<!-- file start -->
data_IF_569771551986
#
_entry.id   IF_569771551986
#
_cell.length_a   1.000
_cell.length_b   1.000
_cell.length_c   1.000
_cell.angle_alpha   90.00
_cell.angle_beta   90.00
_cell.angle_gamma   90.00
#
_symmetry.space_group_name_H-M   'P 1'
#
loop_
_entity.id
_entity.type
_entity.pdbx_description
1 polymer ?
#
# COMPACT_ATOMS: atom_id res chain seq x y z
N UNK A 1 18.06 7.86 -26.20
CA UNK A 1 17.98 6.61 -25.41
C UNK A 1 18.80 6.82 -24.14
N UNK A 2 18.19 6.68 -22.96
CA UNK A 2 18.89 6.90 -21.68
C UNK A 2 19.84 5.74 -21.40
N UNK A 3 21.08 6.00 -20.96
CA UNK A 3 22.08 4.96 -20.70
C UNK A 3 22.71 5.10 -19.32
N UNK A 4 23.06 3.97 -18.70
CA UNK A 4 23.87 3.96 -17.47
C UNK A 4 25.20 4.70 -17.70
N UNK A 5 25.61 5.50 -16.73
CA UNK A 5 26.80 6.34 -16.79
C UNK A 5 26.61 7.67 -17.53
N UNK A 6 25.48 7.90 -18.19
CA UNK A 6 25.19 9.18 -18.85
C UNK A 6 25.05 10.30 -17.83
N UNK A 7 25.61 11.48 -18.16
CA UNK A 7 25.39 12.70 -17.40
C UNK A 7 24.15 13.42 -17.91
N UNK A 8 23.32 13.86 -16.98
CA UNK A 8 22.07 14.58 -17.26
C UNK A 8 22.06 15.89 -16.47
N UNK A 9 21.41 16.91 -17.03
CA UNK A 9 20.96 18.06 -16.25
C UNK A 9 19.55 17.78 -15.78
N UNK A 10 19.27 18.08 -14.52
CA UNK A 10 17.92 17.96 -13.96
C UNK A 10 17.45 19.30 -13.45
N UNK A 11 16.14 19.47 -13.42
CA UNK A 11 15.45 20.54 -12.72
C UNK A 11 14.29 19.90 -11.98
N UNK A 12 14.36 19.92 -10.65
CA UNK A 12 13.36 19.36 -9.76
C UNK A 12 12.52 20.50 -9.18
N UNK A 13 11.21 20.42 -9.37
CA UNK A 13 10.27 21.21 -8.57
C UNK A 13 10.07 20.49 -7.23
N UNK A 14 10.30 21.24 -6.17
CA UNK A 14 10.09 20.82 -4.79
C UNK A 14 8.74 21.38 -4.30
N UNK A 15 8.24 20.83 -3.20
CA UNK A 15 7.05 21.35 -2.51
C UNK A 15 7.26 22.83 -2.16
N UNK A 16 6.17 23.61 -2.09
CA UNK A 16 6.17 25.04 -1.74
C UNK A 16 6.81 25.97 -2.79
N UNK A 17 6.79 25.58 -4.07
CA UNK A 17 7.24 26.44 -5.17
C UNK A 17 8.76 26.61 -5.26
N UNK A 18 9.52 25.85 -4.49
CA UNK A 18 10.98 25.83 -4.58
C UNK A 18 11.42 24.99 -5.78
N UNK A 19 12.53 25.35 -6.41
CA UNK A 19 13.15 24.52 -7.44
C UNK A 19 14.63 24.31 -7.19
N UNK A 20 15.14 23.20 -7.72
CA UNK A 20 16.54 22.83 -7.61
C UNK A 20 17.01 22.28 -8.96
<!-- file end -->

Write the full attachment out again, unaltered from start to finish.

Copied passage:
data_IF_569771551986
#
_entry.id   IF_569771551986
#
_cell.length_a   1.000
_cell.length_b   1.000
_cell.length_c   1.000
_cell.angle_alpha   90.00
_cell.angle_beta   90.00
_cell.angle_gamma   90.00
#
_symmetry.space_group_name_H-M   'P 1'
#
loop_
_entity.id
_entity.type
_entity.pdbx_description
1 polymer ?
#
# COMPACT_ATOMS: atom_id res chain seq x y z
N UNK A 1 18.06 7.86 -26.20
CA UNK A 1 17.98 6.61 -25.41
C UNK A 1 18.80 6.82 -24.14
N UNK A 2 18.19 6.68 -22.96
CA UNK A 2 18.89 6.90 -21.68
C UNK A 2 19.84 5.74 -21.40
N UNK A 3 21.08 6.00 -20.96
CA UNK A 3 22.08 4.96 -20.70
C UNK A 3 22.71 5.10 -19.32
N UNK A 4 23.06 3.97 -18.70
CA UNK A 4 23.87 3.96 -17.47
C UNK A 4 25.20 4.70 -17.70
N UNK A 5 25.61 5.50 -16.73
CA UNK A 5 26.80 6.34 -16.79
C UNK A 5 26.61 7.67 -17.53
N UNK A 6 25.48 7.90 -18.19
CA UNK A 6 25.19 9.18 -18.85
C UNK A 6 25.05 10.30 -17.83
N UNK A 7 25.61 11.48 -18.16
CA UNK A 7 25.39 12.70 -17.40
C UNK A 7 24.15 13.42 -17.91
N UNK A 8 23.32 13.86 -16.98
CA UNK A 8 22.07 14.58 -17.26
C UNK A 8 22.06 15.89 -16.47
N UNK A 9 21.41 16.91 -17.03
CA UNK A 9 20.96 18.06 -16.25
C UNK A 9 19.55 17.78 -15.78
N UNK A 10 19.27 18.08 -14.52
CA UNK A 10 17.92 17.96 -13.96
C UNK A 10 17.45 19.30 -13.45
N UNK A 11 16.14 19.47 -13.42
CA UNK A 11 15.45 20.54 -12.72
C UNK A 11 14.29 19.90 -11.98
N UNK A 12 14.36 19.92 -10.65
CA UNK A 12 13.36 19.36 -9.76
C UNK A 12 12.52 20.50 -9.18
N UNK A 13 11.21 20.42 -9.37
CA UNK A 13 10.27 21.21 -8.57
C UNK A 13 10.07 20.49 -7.23
N UNK A 14 10.30 21.24 -6.17
CA UNK A 14 10.09 20.82 -4.79
C UNK A 14 8.74 21.38 -4.30
N UNK A 15 8.24 20.83 -3.20
CA UNK A 15 7.05 21.35 -2.51
C UNK A 15 7.26 22.83 -2.16
N UNK A 16 6.17 23.61 -2.09
CA UNK A 16 6.17 25.04 -1.74
C UNK A 16 6.81 25.97 -2.79
N UNK A 17 6.79 25.58 -4.07
CA UNK A 17 7.24 26.44 -5.17
C UNK A 17 8.76 26.61 -5.26
N UNK A 18 9.52 25.85 -4.49
CA UNK A 18 10.98 25.83 -4.58
C UNK A 18 11.42 24.99 -5.78
N UNK A 19 12.53 25.35 -6.41
CA UNK A 19 13.15 24.52 -7.44
C UNK A 19 14.63 24.31 -7.19
N UNK A 20 15.14 23.20 -7.72
CA UNK A 20 16.54 22.83 -7.61
C UNK A 20 17.01 22.28 -8.96